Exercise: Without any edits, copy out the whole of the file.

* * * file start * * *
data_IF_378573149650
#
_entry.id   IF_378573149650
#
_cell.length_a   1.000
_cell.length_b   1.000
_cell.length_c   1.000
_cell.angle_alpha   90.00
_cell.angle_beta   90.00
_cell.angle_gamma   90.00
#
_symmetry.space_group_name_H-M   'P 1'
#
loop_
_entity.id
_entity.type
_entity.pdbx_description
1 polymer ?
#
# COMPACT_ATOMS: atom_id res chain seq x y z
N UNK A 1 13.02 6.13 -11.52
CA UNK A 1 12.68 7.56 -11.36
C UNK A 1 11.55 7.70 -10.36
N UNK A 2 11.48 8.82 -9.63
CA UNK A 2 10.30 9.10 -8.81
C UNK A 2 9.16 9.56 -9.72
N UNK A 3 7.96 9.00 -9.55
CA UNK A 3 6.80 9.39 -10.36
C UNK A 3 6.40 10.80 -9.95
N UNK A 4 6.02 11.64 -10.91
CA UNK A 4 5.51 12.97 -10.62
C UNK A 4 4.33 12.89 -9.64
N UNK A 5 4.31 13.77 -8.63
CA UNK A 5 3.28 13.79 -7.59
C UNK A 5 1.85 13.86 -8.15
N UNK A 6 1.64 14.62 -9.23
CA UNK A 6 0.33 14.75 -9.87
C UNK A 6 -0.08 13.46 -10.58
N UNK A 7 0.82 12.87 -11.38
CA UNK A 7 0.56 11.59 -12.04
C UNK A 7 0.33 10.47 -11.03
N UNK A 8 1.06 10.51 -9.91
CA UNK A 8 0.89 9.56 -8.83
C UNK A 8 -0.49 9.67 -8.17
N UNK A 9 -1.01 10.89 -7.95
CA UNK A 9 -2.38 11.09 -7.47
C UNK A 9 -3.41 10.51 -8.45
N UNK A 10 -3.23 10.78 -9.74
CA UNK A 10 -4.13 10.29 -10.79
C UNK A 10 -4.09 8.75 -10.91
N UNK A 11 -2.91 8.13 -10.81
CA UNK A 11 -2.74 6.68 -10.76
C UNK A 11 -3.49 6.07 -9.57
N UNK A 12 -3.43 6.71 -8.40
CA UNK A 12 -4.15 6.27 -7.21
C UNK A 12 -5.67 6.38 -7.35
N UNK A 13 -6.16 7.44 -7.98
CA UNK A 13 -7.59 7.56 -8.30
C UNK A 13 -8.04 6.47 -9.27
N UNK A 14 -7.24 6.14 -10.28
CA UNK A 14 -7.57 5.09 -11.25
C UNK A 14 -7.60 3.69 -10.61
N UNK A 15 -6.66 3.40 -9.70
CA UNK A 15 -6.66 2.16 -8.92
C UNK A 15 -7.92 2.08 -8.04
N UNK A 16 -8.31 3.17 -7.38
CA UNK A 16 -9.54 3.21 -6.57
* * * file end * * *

data_IF_378573149650
#
_entry.id   IF_378573149650
#
_cell.length_a   1.000
_cell.length_b   1.000
_cell.length_c   1.000
_cell.angle_alpha   90.00
_cell.angle_beta   90.00
_cell.angle_gamma   90.00
#
_symmetry.space_group_name_H-M   'P 1'
#
loop_
_entity.id
_entity.type
_entity.pdbx_description
1 polymer ?
#
# COMPACT_ATOMS: atom_id res chain seq x y z
N UNK A 1 13.02 6.13 -11.52
CA UNK A 1 12.68 7.56 -11.36
C UNK A 1 11.55 7.70 -10.36
N UNK A 2 11.48 8.82 -9.63
CA UNK A 2 10.30 9.10 -8.81
C UNK A 2 9.16 9.56 -9.72
N UNK A 3 7.96 9.00 -9.55
CA UNK A 3 6.80 9.39 -10.36
C UNK A 3 6.40 10.80 -9.95
N UNK A 4 6.02 11.64 -10.91
CA UNK A 4 5.51 12.97 -10.62
C UNK A 4 4.33 12.89 -9.64
N UNK A 5 4.31 13.77 -8.63
CA UNK A 5 3.28 13.79 -7.59
C UNK A 5 1.85 13.86 -8.15
N UNK A 6 1.64 14.62 -9.23
CA UNK A 6 0.33 14.75 -9.87
C UNK A 6 -0.08 13.46 -10.58
N UNK A 7 0.82 12.87 -11.38
CA UNK A 7 0.56 11.59 -12.04
C UNK A 7 0.33 10.47 -11.03
N UNK A 8 1.06 10.51 -9.91
CA UNK A 8 0.89 9.56 -8.83
C UNK A 8 -0.49 9.67 -8.17
N UNK A 9 -1.01 10.89 -7.95
CA UNK A 9 -2.38 11.09 -7.47
C UNK A 9 -3.41 10.51 -8.45
N UNK A 10 -3.23 10.78 -9.74
CA UNK A 10 -4.13 10.29 -10.79
C UNK A 10 -4.09 8.75 -10.91
N UNK A 11 -2.91 8.13 -10.81
CA UNK A 11 -2.74 6.68 -10.76
C UNK A 11 -3.49 6.07 -9.57
N UNK A 12 -3.43 6.71 -8.40
CA UNK A 12 -4.15 6.27 -7.21
C UNK A 12 -5.67 6.38 -7.35
N UNK A 13 -6.16 7.44 -7.98
CA UNK A 13 -7.59 7.56 -8.30
C UNK A 13 -8.04 6.47 -9.27
N UNK A 14 -7.24 6.14 -10.28
CA UNK A 14 -7.57 5.09 -11.25
C UNK A 14 -7.60 3.69 -10.61
N UNK A 15 -6.66 3.40 -9.70
CA UNK A 15 -6.66 2.16 -8.92
C UNK A 15 -7.92 2.08 -8.04
N UNK A 16 -8.31 3.17 -7.38
CA UNK A 16 -9.54 3.21 -6.57